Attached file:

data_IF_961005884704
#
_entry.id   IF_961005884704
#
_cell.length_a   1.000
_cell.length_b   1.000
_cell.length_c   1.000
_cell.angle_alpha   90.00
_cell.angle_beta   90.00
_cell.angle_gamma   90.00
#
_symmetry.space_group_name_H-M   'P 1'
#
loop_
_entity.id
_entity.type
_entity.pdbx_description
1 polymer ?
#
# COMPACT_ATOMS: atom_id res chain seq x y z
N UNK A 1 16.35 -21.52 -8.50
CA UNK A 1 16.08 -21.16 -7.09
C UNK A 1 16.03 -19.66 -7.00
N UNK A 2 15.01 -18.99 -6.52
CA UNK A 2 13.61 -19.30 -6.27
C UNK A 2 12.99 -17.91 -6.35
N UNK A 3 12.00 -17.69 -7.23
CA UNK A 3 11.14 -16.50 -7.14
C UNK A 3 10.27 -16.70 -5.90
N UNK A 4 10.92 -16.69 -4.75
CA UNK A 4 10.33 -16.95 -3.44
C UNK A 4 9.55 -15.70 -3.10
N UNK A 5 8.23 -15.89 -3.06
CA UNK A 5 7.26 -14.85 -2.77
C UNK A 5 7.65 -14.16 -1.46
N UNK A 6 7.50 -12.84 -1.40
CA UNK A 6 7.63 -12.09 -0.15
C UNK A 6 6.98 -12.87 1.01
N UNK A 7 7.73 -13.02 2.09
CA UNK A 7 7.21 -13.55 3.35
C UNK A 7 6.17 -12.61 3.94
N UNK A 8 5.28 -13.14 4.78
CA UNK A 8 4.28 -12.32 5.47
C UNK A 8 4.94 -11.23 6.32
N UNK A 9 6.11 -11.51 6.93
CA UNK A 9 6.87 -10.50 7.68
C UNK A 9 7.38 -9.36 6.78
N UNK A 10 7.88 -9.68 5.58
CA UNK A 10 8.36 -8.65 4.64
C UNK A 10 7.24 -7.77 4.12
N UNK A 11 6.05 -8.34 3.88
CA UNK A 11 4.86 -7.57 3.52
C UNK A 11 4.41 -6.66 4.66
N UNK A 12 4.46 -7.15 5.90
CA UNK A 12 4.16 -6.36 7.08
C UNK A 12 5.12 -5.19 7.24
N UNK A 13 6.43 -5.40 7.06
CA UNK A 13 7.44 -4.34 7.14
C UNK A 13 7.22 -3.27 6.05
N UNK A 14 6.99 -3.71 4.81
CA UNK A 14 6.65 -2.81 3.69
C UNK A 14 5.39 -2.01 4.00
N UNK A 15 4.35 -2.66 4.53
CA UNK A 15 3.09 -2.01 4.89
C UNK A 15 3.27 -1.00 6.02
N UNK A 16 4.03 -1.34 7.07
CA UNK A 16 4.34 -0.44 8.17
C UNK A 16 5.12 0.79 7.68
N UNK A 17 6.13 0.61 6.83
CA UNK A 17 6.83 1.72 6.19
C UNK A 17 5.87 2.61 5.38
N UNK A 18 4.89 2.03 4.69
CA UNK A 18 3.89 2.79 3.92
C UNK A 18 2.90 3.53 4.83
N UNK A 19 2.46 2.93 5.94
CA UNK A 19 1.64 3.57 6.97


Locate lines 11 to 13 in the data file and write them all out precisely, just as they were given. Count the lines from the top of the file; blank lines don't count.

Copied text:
#
_symmetry.space_group_name_H-M   'P 1'
#